Richard Le Gallienne

(1866-1947 / England)

A Song Of Singers - Poem by Richard Le Gallienne

Singers all along the street,
Singing every kind of song-
One man's song is honey-sweet,
One man's song is hammer-strong;
Yet, however sweet the singing,
However strong the hammer-swinging,-
All the bees are round that honey
Which the vulgar world calls money.

Singers all along the street-
One sings Love and one sings Death,
Roses sings one and little feet,
And one sings wine with fevered breath;
Yet all the bees are round that honey
Which the vulgar world calls money.

Singers singing down the street,
I believe there is a song,
Could you sing it, that would beat
All the sweet and all the strong;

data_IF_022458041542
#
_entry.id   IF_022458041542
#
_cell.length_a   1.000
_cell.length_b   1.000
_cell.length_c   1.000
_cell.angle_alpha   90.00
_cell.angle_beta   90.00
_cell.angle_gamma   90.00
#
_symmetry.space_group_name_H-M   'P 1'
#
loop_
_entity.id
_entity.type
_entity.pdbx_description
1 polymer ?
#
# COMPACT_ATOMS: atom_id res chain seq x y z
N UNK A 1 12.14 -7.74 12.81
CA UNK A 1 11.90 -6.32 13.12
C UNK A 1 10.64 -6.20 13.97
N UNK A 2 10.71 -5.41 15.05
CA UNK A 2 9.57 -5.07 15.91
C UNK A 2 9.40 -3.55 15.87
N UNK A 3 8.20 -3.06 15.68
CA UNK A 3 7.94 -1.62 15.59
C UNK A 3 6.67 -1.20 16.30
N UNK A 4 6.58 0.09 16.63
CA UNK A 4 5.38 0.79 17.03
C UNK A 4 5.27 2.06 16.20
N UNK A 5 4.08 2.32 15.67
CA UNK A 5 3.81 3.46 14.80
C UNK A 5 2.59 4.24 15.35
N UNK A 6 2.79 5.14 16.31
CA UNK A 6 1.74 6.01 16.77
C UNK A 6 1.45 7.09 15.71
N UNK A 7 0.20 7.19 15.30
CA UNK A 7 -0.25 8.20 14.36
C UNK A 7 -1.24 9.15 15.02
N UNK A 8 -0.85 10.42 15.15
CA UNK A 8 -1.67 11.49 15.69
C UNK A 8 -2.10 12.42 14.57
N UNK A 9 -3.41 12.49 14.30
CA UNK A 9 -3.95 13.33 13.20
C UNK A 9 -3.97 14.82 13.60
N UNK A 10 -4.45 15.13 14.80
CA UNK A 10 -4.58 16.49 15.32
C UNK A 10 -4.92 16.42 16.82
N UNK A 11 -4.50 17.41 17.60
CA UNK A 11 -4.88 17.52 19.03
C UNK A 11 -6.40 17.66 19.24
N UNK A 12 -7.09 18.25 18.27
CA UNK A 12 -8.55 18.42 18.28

Just a simple song of pity,
'Mid the iron of the city.

Singers all the street along,
There is still another song
All the world is waiting, breathless,
Just to hear some poet singing,
Song of something gay and deathless
'Mid the grinding dark endeavour
That goes on and on for ever,
Something more than mere words bringing,

Something more than butterflies,
Or the sugared ancient lies,
Something with the ring of truth,
And the majesty of youth,
Something singing 'all is well'
In the blackest pit of hell!

O we are so tired of birds,
Of rainbows and the love-sick words!
Sing us but some manly tune,
(Leaving out the rising moon)
Sing the song of Hope Eternal
In the face of Facts Infernal,
And make your singing somehow prove it-
Faith so firm no doubt can move it-
Then the bees will leave the honey
Which the vulgar world calls money.

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Poem Submitted: Wednesday, April 14, 2010

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